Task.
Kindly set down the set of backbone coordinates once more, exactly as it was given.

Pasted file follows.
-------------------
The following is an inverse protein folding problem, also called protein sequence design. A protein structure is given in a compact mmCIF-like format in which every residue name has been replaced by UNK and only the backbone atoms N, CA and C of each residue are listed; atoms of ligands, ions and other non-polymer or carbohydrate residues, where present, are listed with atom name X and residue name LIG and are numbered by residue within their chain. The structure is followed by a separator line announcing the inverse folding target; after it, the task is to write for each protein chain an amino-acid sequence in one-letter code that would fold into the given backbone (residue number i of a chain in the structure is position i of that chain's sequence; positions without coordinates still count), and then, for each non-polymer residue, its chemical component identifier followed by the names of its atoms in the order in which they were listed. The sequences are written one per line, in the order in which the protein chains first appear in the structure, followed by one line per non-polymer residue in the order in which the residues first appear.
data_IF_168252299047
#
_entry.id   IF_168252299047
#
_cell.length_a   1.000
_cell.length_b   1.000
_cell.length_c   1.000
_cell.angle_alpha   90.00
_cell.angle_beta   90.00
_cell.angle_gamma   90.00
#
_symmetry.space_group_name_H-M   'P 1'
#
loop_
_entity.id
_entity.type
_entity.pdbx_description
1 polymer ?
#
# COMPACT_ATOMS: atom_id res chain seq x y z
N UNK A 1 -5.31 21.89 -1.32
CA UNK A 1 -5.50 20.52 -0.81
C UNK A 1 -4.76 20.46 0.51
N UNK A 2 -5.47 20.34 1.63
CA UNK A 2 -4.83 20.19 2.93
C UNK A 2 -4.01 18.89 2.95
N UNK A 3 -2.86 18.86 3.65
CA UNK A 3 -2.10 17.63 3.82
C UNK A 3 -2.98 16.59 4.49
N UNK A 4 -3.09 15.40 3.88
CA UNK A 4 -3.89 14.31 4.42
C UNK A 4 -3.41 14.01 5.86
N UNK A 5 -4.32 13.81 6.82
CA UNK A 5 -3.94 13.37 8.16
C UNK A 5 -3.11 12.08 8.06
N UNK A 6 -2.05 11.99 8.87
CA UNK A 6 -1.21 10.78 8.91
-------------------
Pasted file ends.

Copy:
The following is an inverse protein folding problem, also called protein sequence design. A protein structure is given in a compact mmCIF-like format in which every residue name has been replaced by UNK and only the backbone atoms N, CA and C of each residue are listed; atoms of ligands, ions and other non-polymer or carbohydrate residues, where present, are listed with atom name X and residue name LIG and are numbered by residue within their chain. The structure is followed by a separator line announcing the inverse folding target; after it, the task is to write for each protein chain an amino-acid sequence in one-letter code that would fold into the given backbone (residue number i of a chain in the structure is position i of that chain's sequence; positions without coordinates still count), and then, for each non-polymer residue, its chemical component identifier followed by the names of its atoms in the order in which they were listed. The sequences are written one per line, in the order in which the protein chains first appear in the structure, followed by one line per non-polymer residue in the order in which the residues first appear.
data_IF_168252299047
#
_entry.id   IF_168252299047
#
_cell.length_a   1.000
_cell.length_b   1.000
_cell.length_c   1.000
_cell.angle_alpha   90.00
_cell.angle_beta   90.00
_cell.angle_gamma   90.00
#
_symmetry.space_group_name_H-M   'P 1'
#
loop_
_entity.id
_entity.type
_entity.pdbx_description
1 polymer ?
#
# COMPACT_ATOMS: atom_id res chain seq x y z
N UNK A 1 -5.31 21.89 -1.32
CA UNK A 1 -5.50 20.52 -0.81
C UNK A 1 -4.76 20.46 0.51
N UNK A 2 -5.47 20.34 1.63
CA UNK A 2 -4.83 20.19 2.93
C UNK A 2 -4.01 18.89 2.95
N UNK A 3 -2.86 18.86 3.65
CA UNK A 3 -2.10 17.63 3.82
C UNK A 3 -2.98 16.59 4.49
N UNK A 4 -3.09 15.40 3.88
CA UNK A 4 -3.89 14.31 4.42
C UNK A 4 -3.41 14.01 5.86
N UNK A 5 -4.32 13.81 6.82
CA UNK A 5 -3.94 13.37 8.16
C UNK A 5 -3.11 12.08 8.06
N UNK A 6 -2.05 11.99 8.87
CA UNK A 6 -1.21 10.78 8.91